Today in Philippine History, March 16, 1521, Magellan sighted the eastern coast of Samar

Sunday July 28, 2013 ()

On Saturday March 16, 1521, Ferdinand Magellan, after leaving the islands of Canoyas, later called the Landrones, named after the thievish propensities of its inhabitants, (now known as Marianas Islands) sailing westward looking for the Moluccas, sighted an island which has very lofty mountains. Soon after they learned that it was Zamal (Legaspi's account called this island Cibabao), the present day Samar Island, a distant three hundred leagues from the islands of the Ladrones. On the following day the sea-worn expedition, landed on a little uninhabited island south of Samar which Pigafetta called Humunu, which is known today as Homonhon a barangay in Guiuan, Eastern Samar.

   Ferdinand Magellan after a painting by Velasquez
   (Ferdinand Magellan after a painting by Velasquez)

On March 17 while still anchored, they were visited by several canoes or praus, carrying the principal chiefs of Suluan named Inaroyan, Limbas, Bucad, Layong, Calipay, Badiao, Cabuling, and the Datu, Garas-Garas. Suluan is an island about 20 kilometers off to the east from Homonhon facing the Pacific Ocean.

These men came aboard and Magellan explained to them through an interpreter, that the King of Spain had sent them not to do any damage, but to spread the Faith of Christ and convert them to the True Religion. As they were so well received, they called Homonhon "Nueva Providencia". The next day was stormy and nothing was done until March 19, when most the Spaniards disembarked, leaving only enough men to guard the vessels. Mass was celebrated and after the ceremony a tall cross was raised near the shore. Datu Garas-Garas, Iranoyan, and the others then entered into a treaty of friendship with Don Hernando Magallanes (Ferdinand Magellan), representing His Majesty, which was drawn up by Leon de Espeleta, Secretary and Notary of the expedition.

Antonio Pigafetta (chronicler of Magellan) said that they stayed on the island of Homonhon 8 days but had great difficulty in securing food. The natives brought them a few cocoanuts and oranges, palm wine, and a chicken or two, but this was all that could be spared, so on the 25th, the Spaniards sailed again, and near the south end of Leyte landed on the little island of Limasaua. Here there was a village, where they met two chieftains, whom Pigafetta calls "Kings", and whose names were Raja Calambú and Raja Ciagu. These two chieftains were visiting Limasaua and had their residences one at Butúan and one at Cagayan on the island of Mindanao.

   Antonio Pigafetta
   (Antonio Pigafetta, photo credit: Wikipedia Commons)
On the island of Limasaua the natives had dogs, cats, hogs, goats, and fowls. They were cultivating rice, maize, breadfruit, and had also cocoanuts, oranges, bananas, citron, and ginger. Pigafetta tells how he visited one of the chieftains at his home on the shore. The house was built raised on posts and thatched. Pigafetta thought it looked "like a haystack".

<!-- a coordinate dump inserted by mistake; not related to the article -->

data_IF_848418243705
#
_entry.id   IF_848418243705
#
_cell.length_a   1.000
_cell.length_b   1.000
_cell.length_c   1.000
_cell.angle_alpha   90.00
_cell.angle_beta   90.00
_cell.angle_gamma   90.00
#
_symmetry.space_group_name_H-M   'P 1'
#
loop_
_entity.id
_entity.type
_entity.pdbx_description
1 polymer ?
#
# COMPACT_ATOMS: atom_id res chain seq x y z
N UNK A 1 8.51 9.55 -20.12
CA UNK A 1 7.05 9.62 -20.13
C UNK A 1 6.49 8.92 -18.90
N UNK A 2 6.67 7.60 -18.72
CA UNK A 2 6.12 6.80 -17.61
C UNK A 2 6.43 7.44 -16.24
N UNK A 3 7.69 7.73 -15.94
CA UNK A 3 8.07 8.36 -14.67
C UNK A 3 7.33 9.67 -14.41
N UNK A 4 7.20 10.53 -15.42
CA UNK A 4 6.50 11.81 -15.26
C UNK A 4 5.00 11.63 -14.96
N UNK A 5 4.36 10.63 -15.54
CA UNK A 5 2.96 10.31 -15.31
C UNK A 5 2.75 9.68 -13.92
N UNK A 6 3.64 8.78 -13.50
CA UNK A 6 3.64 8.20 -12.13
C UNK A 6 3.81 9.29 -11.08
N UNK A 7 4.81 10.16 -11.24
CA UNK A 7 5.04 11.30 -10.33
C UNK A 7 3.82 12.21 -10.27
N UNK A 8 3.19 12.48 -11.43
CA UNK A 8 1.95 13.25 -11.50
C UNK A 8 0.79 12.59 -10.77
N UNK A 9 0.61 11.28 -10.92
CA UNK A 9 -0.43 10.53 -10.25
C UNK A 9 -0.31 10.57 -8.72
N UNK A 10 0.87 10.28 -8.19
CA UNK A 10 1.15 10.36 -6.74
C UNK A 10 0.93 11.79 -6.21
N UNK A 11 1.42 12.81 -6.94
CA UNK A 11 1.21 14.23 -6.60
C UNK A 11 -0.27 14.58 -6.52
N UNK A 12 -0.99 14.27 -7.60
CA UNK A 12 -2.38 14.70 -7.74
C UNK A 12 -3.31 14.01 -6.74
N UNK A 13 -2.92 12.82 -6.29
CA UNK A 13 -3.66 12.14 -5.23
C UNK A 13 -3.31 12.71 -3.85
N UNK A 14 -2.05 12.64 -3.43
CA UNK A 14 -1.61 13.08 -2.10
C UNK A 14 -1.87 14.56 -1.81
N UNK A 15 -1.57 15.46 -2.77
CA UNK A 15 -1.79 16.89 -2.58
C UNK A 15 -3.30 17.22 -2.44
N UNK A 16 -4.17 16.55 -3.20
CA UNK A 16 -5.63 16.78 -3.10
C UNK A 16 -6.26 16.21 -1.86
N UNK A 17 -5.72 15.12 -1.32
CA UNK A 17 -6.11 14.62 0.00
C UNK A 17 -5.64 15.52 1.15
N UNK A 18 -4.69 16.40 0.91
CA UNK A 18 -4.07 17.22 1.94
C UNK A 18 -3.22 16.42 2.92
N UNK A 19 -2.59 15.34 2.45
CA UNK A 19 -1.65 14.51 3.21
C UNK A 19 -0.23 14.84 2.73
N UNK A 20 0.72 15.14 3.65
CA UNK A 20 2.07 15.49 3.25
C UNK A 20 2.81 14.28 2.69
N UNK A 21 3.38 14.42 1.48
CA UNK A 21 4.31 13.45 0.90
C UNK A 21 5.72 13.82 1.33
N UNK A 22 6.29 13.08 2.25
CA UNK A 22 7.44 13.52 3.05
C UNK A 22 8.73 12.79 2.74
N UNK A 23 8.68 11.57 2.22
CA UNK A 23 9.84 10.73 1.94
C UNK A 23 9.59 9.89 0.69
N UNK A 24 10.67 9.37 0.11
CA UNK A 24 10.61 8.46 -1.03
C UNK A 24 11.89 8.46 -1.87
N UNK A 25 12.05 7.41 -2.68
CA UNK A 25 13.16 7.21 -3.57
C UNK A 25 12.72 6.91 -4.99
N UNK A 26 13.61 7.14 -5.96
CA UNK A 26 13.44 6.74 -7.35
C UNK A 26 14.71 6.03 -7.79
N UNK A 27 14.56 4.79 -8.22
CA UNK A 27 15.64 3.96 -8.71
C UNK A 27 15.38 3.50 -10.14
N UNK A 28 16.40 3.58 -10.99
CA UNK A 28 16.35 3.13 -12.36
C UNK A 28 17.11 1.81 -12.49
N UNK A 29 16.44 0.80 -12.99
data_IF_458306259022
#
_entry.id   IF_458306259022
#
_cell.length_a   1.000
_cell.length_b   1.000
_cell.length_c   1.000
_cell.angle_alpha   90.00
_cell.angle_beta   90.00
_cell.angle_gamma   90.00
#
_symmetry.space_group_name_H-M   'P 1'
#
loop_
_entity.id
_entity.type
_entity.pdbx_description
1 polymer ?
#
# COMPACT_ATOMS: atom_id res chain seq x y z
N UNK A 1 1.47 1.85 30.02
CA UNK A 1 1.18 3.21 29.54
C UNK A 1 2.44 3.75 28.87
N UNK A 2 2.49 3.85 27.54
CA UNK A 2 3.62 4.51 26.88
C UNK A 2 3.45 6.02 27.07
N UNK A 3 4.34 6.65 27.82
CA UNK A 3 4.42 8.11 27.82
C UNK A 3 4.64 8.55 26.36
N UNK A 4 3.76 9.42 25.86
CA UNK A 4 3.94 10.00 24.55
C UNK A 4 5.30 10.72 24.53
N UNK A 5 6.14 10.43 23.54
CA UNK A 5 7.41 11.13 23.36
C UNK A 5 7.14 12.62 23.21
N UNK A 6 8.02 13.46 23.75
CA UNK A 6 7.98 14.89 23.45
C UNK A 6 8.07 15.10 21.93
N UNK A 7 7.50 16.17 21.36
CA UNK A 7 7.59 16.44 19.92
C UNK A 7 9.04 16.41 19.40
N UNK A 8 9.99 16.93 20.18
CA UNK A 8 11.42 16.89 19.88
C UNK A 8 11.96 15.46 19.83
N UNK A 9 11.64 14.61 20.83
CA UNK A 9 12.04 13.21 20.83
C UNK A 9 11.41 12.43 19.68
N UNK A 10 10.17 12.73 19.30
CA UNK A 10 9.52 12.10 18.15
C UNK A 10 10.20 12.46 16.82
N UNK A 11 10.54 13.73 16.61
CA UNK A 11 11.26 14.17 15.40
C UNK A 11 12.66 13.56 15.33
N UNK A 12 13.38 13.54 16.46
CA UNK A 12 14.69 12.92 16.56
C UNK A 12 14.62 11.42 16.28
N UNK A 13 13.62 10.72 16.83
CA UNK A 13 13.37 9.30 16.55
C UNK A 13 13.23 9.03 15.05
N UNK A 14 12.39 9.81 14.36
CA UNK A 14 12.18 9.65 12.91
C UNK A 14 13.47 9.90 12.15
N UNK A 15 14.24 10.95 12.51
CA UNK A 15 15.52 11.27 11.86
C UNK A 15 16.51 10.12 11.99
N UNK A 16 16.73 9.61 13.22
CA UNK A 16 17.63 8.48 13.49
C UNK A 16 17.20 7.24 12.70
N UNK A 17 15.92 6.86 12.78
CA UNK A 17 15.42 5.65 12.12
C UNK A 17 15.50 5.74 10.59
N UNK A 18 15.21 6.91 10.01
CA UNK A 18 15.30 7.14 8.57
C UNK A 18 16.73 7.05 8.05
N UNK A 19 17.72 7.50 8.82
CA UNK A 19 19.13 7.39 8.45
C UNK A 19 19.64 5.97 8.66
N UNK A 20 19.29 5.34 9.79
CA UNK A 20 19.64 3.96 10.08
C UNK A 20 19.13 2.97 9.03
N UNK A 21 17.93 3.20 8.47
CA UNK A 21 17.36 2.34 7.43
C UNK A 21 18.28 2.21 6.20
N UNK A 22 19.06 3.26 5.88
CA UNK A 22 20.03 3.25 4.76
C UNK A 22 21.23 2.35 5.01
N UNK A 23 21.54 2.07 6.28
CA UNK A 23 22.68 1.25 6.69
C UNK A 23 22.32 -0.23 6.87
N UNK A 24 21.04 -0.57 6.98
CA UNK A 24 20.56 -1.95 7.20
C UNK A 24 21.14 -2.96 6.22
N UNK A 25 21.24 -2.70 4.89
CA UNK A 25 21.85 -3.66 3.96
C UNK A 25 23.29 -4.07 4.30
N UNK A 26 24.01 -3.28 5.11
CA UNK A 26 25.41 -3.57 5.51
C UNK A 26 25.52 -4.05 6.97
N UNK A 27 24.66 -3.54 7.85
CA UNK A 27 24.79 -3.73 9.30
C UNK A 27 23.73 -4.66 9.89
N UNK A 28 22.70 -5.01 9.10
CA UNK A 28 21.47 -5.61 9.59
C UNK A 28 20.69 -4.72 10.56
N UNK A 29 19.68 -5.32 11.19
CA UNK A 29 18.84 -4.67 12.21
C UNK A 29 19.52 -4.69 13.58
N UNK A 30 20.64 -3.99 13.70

It had been the day of San Lazarus when the Spaniards first reached these islands, so that Magellan gave to the group the name of the Archipelago of Saint Lazarus, the name under which the Philippines were frequently described in the early writings, although another title, Islas del Poniente or Islands of the West, was more common up to the time when the title Filipinas became fixed.

Magellan’s people were getting desperately in need of food, and the population on Limasaua had very inadequate supplies; consequently the natives directed him to the island of Cebu, and provided him with guides.

Leaving Limasaua the fleet sailed for Cebu, passing several large islands, among them Bohol, and reaching Cebu harbor on Sunday, April 7. A junk from Siam was anchored at Cebu when Magellan’s ships arrived there; and this, together with the knowledge that the Filipinos showed of the surrounding countries, including China on the one side and the Moluccas on the other, is evidence of the extensive trade relations at the time of the discovery.

Cebu was a large town and it was reported that more than two thousand warriors with their lances appeared to resist the landing of the Spaniards, but assurances of friendliness finally won the Cebuanos, and Magellan formed a compact with the Datu of Cebu, whose name was Hamalbar, identified in Philippine history today as Rajah Humabon.

References

  1. A History of the Philippines, by David P. Barrows, page 78-80, American Book Company, New York, 1905
  2. The Philippine Islands 1493 - 1803, Volume II, 1521-1569, pages 169-171. Translated from original document by Blair and Roberston, 1911, University of Michigan Special Collection (digital) Library.
  3. A Hitherto Unpublished Document on the Landing of Magellan at Homonhon, Percy A. Hill, May 1931


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